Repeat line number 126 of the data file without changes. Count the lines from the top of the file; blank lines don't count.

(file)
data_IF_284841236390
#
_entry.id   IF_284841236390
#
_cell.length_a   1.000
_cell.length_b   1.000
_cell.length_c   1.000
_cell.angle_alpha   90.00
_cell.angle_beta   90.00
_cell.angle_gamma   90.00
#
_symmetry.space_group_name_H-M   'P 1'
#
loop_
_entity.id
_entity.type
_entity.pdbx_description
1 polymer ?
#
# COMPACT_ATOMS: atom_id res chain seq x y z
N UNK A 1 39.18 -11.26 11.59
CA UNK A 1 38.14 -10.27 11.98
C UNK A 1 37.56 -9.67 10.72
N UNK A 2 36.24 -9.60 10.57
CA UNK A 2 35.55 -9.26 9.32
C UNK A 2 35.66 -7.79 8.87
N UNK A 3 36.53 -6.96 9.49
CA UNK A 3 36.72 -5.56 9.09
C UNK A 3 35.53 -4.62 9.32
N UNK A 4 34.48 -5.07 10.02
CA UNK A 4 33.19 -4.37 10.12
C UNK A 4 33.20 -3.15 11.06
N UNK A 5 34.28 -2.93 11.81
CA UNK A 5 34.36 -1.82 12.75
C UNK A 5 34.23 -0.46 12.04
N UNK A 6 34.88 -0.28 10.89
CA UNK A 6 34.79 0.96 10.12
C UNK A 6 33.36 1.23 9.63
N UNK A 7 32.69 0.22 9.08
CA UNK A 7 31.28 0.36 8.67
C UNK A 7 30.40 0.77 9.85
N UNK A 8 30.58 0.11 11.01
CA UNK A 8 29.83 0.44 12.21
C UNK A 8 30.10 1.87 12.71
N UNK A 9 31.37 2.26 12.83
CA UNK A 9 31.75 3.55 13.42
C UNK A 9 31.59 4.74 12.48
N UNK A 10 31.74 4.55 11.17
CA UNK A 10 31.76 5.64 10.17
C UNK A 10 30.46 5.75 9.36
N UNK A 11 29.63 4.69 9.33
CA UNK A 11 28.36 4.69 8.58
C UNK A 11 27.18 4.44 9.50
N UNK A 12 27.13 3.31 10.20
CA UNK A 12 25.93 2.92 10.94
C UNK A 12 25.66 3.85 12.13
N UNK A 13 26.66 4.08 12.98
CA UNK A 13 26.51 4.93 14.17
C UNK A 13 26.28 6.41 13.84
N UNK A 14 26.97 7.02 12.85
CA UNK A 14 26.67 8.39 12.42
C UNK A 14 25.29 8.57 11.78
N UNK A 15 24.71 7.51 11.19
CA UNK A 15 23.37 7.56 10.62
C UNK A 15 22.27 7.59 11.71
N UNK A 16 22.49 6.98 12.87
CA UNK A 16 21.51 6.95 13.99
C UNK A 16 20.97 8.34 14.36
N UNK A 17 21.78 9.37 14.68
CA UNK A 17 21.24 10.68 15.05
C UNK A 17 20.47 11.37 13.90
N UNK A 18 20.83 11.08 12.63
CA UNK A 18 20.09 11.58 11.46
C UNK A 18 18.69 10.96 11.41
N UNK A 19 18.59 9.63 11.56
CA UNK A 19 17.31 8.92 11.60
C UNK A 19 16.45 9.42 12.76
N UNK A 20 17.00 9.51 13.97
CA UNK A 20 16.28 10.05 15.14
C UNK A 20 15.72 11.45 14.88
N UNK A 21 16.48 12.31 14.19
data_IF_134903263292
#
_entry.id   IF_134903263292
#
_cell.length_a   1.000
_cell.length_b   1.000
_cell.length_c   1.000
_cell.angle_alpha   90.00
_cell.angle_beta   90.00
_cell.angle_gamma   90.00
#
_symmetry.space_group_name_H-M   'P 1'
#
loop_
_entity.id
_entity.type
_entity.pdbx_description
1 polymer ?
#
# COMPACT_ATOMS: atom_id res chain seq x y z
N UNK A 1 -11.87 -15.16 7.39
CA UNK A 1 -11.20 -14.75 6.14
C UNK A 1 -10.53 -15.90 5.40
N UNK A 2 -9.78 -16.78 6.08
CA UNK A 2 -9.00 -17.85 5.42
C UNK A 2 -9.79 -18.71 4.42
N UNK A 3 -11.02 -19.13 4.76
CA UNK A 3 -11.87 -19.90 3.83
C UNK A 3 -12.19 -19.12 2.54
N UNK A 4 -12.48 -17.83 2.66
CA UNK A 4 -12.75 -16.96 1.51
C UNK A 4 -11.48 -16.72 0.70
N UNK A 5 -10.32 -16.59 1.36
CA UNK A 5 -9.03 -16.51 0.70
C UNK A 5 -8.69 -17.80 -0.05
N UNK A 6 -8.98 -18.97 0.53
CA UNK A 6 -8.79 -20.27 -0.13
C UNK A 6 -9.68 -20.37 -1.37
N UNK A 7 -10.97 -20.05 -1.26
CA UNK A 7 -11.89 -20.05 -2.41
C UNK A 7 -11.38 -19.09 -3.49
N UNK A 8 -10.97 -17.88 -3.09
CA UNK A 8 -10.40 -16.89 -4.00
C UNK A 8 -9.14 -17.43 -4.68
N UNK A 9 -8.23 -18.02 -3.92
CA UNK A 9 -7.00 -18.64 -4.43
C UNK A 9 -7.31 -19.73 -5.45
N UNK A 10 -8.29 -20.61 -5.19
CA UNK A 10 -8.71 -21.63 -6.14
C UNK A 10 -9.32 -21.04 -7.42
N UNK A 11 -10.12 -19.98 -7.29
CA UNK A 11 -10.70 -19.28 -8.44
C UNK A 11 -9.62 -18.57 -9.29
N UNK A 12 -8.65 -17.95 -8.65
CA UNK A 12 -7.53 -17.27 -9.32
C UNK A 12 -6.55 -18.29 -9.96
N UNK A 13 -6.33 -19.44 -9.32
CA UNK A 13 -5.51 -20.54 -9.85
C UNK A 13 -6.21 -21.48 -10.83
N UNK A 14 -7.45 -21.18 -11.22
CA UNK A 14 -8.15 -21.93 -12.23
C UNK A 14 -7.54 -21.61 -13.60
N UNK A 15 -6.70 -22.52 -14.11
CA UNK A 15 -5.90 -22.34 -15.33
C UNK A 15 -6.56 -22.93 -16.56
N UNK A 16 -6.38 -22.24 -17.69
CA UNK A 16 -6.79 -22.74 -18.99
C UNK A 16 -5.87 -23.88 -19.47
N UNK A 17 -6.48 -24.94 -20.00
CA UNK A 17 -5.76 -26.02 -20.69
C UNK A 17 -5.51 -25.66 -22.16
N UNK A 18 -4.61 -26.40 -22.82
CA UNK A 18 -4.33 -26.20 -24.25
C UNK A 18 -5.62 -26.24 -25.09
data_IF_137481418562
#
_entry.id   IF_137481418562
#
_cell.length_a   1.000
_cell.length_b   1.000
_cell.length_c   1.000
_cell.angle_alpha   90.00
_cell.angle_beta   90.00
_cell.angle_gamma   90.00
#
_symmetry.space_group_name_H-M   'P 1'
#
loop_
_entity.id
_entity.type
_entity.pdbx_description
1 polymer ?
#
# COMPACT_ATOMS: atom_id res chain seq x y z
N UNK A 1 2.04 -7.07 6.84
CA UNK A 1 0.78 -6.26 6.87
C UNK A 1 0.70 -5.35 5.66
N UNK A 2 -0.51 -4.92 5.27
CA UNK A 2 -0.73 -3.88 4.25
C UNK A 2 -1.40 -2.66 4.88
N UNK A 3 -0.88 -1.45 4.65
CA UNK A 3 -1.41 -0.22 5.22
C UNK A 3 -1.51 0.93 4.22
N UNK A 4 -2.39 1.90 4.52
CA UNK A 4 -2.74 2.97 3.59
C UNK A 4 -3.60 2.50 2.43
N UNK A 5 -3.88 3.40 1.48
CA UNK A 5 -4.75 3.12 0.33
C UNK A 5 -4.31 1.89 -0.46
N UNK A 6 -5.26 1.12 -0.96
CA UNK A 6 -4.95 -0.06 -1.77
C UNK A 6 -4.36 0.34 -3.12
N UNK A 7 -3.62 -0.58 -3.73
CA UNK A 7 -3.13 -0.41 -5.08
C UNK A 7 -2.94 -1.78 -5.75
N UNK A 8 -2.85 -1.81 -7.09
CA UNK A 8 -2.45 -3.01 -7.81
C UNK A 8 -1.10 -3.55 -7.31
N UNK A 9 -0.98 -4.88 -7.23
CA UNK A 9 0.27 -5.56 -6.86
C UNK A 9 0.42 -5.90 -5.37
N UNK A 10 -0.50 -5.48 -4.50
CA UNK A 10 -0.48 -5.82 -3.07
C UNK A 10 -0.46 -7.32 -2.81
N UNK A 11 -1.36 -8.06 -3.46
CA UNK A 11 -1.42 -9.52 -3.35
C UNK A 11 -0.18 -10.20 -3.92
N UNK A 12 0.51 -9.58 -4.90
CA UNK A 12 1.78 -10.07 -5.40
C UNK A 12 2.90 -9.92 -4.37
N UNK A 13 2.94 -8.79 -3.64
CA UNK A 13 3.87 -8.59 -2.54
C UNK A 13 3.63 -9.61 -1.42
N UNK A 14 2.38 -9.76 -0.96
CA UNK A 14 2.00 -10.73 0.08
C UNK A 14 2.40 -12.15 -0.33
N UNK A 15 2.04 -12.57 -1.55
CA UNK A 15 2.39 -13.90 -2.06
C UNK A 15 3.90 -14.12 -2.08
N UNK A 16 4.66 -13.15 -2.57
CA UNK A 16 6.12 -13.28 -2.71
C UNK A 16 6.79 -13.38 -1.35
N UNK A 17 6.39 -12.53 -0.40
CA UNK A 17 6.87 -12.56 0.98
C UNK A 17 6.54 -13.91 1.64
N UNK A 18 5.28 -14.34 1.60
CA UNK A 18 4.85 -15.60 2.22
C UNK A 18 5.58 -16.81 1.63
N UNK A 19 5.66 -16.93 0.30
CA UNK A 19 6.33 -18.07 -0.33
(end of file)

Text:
N UNK A 9 -8.23 -18.02 -3.92